His second term was marked by a landslide victory of the opposition coalition, specifically the Social Liberal Union (USL), in both the local and the legislative elections of 2012, amidst heavy losses for the presidential party (i.e. the Democratic Liberal Party).
Internationally, Băsescu aligned Romania closer to the United States, the European Union, and NATO, maintaining a pro-Western foreign policy throughout both his terms. He was suspended twice, namely in 2007 and 2012. Both impeachment referenda were invalidated by the Constitutional Court on the grounds of low turnout, thus paving his way for a comeback to presidency.
|21 December 2014||Incumbent||National Liberal Party (PNL)|||
|Elected with the support of the right-leaning Christian Liberal Alliance (ACL), Iohannis surprisingly won against former USL ally and coalition partner Victor Ponta in the run-off of the 2014 Romanian presidential elections. During the presidential campaign, his platform focused on anti-corruption, judicial independence, and fiscal relaxation. He was also the first Romanian President to have stemmed from an ethnic minority, as he is of German (Transylvanian Saxon) origin.
His first term to date was marked by many controversies, one of them being his many houses obtained with dubious funds and one of them being declared as fraudulently possesed with false documents. Also he adopted a beligerante attitude toward the landslide winner and governing coalition PSD-ALDE, in the wake of the 2016 legislative elections, as well as taking sides against the government by actively participating in the massive series of protests of 2017 and encouraging others, much smaller in numbers, during 2018,thus ignoring the constitutional obligation of the president to be a mediator between the state and society.
1 Emil Constantinescu was the candidate of the Christian Democratic National Peasants' Party (PNȚCD) whose candidacy was supported as part of the larger right-leaning Romanian Democratic Convention (CDR) in both 1992 and 1996;
2 Traian Băsescu was the presidential candidate of the Democratic Party (PD) whose candidacy was supported as part the larger right-leaning Justice and Truth Alliance (D.A.) in 2004, alongside the National Liberal Party. In 2009 his re-election was supported only by the Democratic Liberal Party (PDL) along with a certain faction of the Christian Democratic National Peasants' Party (PNȚCD).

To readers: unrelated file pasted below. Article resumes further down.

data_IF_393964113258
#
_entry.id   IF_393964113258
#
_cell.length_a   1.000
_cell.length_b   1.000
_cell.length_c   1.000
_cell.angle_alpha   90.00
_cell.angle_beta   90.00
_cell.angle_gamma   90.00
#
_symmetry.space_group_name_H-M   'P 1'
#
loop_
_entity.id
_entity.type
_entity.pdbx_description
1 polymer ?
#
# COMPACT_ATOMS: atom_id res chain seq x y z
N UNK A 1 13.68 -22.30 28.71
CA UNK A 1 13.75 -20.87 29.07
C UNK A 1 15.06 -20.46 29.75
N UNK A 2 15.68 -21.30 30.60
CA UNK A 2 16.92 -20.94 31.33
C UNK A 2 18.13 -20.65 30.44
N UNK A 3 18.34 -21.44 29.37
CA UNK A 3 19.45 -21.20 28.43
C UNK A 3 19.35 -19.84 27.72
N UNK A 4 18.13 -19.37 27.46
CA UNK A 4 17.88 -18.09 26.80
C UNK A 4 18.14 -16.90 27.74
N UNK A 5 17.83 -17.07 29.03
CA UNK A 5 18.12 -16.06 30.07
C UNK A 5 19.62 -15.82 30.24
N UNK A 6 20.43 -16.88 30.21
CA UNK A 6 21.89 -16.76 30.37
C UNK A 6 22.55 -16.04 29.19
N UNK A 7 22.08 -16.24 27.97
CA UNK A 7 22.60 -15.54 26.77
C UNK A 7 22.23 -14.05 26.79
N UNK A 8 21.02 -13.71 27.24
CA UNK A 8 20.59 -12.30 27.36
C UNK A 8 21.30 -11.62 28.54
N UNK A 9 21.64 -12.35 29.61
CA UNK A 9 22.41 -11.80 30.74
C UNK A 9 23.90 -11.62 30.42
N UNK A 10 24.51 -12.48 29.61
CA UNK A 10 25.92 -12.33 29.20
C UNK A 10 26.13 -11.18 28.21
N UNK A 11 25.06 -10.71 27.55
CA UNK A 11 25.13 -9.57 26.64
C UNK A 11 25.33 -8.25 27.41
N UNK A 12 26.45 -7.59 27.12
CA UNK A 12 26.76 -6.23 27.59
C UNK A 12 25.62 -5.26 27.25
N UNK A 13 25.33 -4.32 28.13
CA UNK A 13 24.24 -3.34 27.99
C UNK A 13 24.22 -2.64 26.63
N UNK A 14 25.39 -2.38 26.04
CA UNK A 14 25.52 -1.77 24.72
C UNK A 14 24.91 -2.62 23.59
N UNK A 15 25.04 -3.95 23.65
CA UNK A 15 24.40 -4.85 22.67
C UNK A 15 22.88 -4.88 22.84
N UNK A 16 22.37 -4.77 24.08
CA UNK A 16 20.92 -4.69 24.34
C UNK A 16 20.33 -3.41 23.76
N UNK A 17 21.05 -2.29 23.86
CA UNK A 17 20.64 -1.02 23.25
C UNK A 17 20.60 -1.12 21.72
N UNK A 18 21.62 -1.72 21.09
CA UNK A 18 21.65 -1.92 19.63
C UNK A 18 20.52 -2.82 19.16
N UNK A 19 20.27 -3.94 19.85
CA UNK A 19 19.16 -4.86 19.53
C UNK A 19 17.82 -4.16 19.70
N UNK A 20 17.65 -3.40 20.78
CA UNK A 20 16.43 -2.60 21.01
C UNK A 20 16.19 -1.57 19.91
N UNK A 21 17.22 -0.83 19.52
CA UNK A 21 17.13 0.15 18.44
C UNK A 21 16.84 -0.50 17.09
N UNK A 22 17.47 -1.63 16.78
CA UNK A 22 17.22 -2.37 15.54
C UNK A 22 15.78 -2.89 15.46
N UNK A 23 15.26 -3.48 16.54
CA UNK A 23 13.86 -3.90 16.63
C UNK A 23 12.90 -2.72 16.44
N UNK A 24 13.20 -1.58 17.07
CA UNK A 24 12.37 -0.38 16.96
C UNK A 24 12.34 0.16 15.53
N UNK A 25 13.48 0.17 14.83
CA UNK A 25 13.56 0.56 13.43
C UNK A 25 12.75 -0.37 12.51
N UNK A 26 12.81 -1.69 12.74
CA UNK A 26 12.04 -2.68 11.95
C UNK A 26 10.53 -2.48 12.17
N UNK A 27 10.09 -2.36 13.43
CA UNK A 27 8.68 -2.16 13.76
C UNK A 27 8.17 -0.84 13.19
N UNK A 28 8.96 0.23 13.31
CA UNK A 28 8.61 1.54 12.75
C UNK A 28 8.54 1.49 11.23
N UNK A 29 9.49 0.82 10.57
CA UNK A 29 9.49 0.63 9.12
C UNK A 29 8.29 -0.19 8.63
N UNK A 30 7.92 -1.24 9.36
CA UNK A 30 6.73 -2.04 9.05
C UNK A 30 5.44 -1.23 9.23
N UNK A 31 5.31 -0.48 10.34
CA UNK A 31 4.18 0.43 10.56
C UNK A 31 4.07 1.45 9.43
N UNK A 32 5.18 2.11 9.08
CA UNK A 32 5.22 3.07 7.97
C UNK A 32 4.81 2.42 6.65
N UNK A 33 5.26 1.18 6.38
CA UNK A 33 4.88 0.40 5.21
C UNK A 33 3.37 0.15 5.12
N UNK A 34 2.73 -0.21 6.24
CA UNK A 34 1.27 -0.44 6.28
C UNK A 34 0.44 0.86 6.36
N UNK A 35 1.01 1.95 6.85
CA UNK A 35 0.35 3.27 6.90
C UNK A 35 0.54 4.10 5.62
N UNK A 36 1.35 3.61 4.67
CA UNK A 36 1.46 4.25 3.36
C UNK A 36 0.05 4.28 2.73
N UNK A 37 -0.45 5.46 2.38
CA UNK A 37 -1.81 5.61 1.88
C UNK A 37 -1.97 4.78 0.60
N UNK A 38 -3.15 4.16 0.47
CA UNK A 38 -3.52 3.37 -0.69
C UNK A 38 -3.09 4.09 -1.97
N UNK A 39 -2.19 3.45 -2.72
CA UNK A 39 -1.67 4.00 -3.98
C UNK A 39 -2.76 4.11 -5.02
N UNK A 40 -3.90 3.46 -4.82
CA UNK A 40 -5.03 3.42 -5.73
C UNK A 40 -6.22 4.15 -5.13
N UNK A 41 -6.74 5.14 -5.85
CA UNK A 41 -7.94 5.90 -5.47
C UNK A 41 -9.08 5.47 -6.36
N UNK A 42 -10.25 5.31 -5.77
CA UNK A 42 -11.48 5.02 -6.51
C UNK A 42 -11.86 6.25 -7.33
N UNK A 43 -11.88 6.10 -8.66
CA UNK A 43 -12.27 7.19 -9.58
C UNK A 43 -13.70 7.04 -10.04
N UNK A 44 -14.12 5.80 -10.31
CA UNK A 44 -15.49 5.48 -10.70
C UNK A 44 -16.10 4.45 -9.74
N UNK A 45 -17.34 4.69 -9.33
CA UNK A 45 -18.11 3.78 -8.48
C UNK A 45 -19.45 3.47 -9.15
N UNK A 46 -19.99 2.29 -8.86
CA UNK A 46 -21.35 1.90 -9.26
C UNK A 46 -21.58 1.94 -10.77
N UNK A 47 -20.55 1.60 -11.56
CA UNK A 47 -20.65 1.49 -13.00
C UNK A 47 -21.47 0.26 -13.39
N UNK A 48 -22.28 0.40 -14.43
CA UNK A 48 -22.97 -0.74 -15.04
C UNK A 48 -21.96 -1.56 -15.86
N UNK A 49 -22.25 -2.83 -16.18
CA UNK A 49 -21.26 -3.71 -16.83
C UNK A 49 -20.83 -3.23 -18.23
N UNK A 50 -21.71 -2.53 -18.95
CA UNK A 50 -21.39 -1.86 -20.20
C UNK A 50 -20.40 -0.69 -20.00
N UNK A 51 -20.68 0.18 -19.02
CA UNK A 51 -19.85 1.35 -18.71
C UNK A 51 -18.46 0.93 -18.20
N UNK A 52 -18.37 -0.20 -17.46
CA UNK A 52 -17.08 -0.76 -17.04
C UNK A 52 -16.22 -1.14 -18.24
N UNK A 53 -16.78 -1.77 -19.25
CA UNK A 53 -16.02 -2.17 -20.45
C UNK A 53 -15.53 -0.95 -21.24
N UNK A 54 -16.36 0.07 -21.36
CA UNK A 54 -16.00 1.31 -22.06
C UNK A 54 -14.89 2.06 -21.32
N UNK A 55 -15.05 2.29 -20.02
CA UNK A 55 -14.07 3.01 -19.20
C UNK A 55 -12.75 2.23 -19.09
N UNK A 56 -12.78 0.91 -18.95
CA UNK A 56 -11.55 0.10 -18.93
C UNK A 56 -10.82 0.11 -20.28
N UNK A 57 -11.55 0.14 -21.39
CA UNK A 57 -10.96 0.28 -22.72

Acting Presidents (1990–present)
|Term of Office;
|20 April 2007||23 May 2007||Social Democratic Party (PSD)|
|Văcăroiu, the President of the Senate, served as Interim President following Băsescu's first impeachment.|
|10 July 2012||27 August 2012||National Liberal Party (PNL)|
|Antonescu, the President of the Senate, served as Interim President following Băsescu's second impeachment.|
- King of the Romanians
- List of heads of state of Romania
- List of Presidents of Romania by time in office
Footnotes and references
- Grosescu, R. (2004). The Political Regrouping of Romanian Nomenklatura during the 1989 Revolution. Romanian Journal of Society and Politics, 4(1), 97-123.
- "Klaus Iohannis wins Romanian presidential election". The Guardian. November 16, 2014. Archived from the original on November 17, 2014. Retrieved November 17, 2014.
- "Presidents of Romania since 1989". World Atlas. Retrieved 1 July 2018.
- "Romanians elect first ethnic German president". EU Observer. 17 November 2014. Retrieved 19 June 2018.
- "FOTO & VIDEO. De ce a mers Klaus Iohannis în Piața Universității". Digi24. 22 January 2017. Retrieved 17 June 2018.
- Bulei, Ion, O istorie a românilor, Editura Meronia, Bucureşti, 2007, pg. 266-267